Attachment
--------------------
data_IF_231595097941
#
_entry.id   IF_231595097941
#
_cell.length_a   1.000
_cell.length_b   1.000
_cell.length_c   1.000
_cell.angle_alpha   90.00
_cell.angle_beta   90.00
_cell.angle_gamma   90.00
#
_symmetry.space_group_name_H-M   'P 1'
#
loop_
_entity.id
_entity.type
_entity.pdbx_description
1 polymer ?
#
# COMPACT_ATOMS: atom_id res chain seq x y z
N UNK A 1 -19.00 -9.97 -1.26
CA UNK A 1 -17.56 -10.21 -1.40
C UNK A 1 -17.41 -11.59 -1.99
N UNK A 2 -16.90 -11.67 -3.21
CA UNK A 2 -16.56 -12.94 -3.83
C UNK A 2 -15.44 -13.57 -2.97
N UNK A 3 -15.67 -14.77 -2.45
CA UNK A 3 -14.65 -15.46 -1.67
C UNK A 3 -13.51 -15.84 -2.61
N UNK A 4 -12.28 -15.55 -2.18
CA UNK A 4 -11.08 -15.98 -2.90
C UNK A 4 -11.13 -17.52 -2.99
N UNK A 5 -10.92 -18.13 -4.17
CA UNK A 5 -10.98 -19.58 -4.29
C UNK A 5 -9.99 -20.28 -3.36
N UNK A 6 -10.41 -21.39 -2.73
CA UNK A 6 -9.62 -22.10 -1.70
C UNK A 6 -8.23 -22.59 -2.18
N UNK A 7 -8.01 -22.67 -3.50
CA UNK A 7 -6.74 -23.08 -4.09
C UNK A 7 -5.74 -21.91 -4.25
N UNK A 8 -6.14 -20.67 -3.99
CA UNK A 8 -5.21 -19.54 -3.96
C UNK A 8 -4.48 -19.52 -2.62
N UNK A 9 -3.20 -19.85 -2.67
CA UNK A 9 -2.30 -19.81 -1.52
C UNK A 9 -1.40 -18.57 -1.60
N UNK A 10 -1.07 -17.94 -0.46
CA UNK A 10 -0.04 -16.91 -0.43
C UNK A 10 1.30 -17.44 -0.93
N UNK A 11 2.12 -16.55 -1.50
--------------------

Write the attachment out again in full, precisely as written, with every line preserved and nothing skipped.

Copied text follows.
data_IF_231595097941
#
_entry.id   IF_231595097941
#
_cell.length_a   1.000
_cell.length_b   1.000
_cell.length_c   1.000
_cell.angle_alpha   90.00
_cell.angle_beta   90.00
_cell.angle_gamma   90.00
#
_symmetry.space_group_name_H-M   'P 1'
#
loop_
_entity.id
_entity.type
_entity.pdbx_description
1 polymer ?
#
# COMPACT_ATOMS: atom_id res chain seq x y z
N UNK A 1 -19.00 -9.97 -1.26
CA UNK A 1 -17.56 -10.21 -1.40
C UNK A 1 -17.41 -11.59 -1.99
N UNK A 2 -16.90 -11.67 -3.21
CA UNK A 2 -16.56 -12.94 -3.83
C UNK A 2 -15.44 -13.57 -2.97
N UNK A 3 -15.67 -14.77 -2.45
CA UNK A 3 -14.65 -15.46 -1.67
C UNK A 3 -13.51 -15.84 -2.61
N UNK A 4 -12.28 -15.55 -2.18
CA UNK A 4 -11.08 -15.98 -2.90
C UNK A 4 -11.13 -17.52 -2.99
N UNK A 5 -10.92 -18.13 -4.17
CA UNK A 5 -10.98 -19.58 -4.29
C UNK A 5 -9.99 -20.28 -3.36
N UNK A 6 -10.41 -21.39 -2.73
CA UNK A 6 -9.62 -22.10 -1.70
C UNK A 6 -8.23 -22.59 -2.18
N UNK A 7 -8.01 -22.67 -3.50
CA UNK A 7 -6.74 -23.08 -4.09
C UNK A 7 -5.74 -21.91 -4.25
N UNK A 8 -6.14 -20.67 -3.99
CA UNK A 8 -5.21 -19.54 -3.96
C UNK A 8 -4.48 -19.52 -2.62
N UNK A 9 -3.20 -19.85 -2.67
CA UNK A 9 -2.30 -19.81 -1.52
C UNK A 9 -1.40 -18.57 -1.60
N UNK A 10 -1.07 -17.94 -0.46
CA UNK A 10 -0.04 -16.91 -0.43
C UNK A 10 1.30 -17.44 -0.93
N UNK A 11 2.12 -16.55 -1.50